LHPD sees sizable increase in calls



Last year was a busy one for the Liberty Hill Police Department, and Chief Maverick Campbell said the factors contributing to an increased call volume will only intensify.

The department responded to 12,097 total calls for service in 2018, which are either calls responded to by the department or self-initiated by an officer. That number was 8,270 in 2017 and only 3,659 in 2016.

Population growth and traffic are the two biggest factors in the rise.

“Number one is the growth in the population,” Campbell said. “Number two kind of goes with number one, and that’s the growth in traffic within the city. More people that live in other cities or outside in the county use SH 29 as a thoroughfare to and from work. As more people move into other jurisdictions our geographical footprint puts us right in the middle of that.”

Population, traffic and new businesses opening over the past three years all combine to account for the annual increases, but Campbell said an increase in department size has also added to that.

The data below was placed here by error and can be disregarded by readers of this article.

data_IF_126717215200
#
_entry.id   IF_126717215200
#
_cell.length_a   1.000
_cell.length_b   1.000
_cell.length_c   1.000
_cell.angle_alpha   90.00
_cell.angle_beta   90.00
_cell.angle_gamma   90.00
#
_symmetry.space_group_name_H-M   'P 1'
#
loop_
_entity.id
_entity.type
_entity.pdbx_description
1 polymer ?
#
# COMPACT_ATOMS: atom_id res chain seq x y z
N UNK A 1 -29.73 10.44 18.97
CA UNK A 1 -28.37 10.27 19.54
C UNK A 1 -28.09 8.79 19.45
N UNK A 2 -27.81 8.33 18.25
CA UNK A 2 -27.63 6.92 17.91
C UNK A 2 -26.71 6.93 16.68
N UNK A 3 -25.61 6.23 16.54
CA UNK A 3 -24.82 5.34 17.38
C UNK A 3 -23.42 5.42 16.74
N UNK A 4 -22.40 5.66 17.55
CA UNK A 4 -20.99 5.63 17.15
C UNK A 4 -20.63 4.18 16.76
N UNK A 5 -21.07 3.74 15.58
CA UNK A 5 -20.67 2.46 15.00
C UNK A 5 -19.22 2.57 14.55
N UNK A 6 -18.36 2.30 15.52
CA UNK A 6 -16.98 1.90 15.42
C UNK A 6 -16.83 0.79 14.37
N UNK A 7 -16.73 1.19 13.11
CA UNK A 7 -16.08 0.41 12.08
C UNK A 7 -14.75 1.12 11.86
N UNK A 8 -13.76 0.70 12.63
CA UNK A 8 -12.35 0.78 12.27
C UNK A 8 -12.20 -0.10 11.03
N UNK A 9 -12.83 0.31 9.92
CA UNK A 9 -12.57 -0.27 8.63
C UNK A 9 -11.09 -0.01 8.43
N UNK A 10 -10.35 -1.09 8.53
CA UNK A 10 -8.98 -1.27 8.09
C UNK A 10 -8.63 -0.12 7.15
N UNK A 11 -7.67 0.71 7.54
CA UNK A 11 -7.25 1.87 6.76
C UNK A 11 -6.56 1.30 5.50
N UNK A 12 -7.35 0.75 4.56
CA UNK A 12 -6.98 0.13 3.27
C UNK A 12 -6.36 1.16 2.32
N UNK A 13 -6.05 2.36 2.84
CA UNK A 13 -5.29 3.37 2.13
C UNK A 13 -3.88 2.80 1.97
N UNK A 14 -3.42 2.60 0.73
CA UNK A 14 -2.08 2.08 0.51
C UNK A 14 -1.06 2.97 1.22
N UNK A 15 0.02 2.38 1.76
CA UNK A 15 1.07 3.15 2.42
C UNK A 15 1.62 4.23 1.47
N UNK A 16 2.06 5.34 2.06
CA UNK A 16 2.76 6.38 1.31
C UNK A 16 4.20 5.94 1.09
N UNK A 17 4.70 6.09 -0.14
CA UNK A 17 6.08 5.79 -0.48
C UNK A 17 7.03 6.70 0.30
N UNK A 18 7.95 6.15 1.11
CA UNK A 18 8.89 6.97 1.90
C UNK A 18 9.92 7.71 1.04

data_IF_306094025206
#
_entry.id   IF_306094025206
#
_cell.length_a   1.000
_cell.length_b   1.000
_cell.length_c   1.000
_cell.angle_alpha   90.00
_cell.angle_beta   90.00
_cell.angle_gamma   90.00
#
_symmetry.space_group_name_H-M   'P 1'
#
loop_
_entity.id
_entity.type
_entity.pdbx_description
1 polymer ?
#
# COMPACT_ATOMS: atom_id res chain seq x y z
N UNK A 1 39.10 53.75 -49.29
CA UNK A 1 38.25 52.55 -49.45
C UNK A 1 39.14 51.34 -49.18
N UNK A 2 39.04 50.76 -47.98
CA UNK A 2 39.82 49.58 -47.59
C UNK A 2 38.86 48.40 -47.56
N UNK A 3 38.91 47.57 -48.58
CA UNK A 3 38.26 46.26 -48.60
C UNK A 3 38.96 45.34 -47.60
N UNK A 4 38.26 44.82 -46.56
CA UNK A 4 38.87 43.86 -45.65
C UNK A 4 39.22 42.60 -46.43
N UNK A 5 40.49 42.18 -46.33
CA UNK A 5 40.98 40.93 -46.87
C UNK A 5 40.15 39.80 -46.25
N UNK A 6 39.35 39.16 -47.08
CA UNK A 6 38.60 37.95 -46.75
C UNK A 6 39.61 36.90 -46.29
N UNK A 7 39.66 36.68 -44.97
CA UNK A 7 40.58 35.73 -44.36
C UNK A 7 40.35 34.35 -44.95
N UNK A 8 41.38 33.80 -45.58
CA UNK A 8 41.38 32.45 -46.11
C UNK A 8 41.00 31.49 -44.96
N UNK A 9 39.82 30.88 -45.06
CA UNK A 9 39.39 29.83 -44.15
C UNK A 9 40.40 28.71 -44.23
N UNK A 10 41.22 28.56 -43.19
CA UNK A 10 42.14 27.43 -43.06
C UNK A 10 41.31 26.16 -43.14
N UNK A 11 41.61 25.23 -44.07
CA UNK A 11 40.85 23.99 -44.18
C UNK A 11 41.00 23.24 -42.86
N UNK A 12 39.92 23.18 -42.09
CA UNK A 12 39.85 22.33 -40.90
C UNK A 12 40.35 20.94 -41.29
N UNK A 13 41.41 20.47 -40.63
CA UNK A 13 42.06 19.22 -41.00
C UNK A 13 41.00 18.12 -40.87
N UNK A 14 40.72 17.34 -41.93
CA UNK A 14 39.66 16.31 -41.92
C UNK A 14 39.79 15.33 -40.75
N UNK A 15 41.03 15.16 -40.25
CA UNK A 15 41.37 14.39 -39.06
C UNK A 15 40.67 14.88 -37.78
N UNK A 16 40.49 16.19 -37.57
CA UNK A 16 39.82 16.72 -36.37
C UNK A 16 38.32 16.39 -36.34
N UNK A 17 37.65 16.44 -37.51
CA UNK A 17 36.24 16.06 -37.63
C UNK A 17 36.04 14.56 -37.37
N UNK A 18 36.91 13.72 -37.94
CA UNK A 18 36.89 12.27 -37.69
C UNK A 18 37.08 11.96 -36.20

“The other factor is we do have more officers,” he said “So some of our self-initiated activity has increased, that proactivity where the officers are out being proactive also contributes.”

To Campbell, being proactive is not just having more officers to catch more people, but it is about prevention and not having expend as many resources after a crime has been committed.

“Proactive policing is proven to reduce crime rather than reactive policing,” Campbell said. “Proactive policing is problem-oriented in specific areas that have an increase in say burglary or theft, where officers are being proactive during those peak hours where criminal activity happens and able to catch suspects in the act. When officers are proactive, your crime rate is reduced.”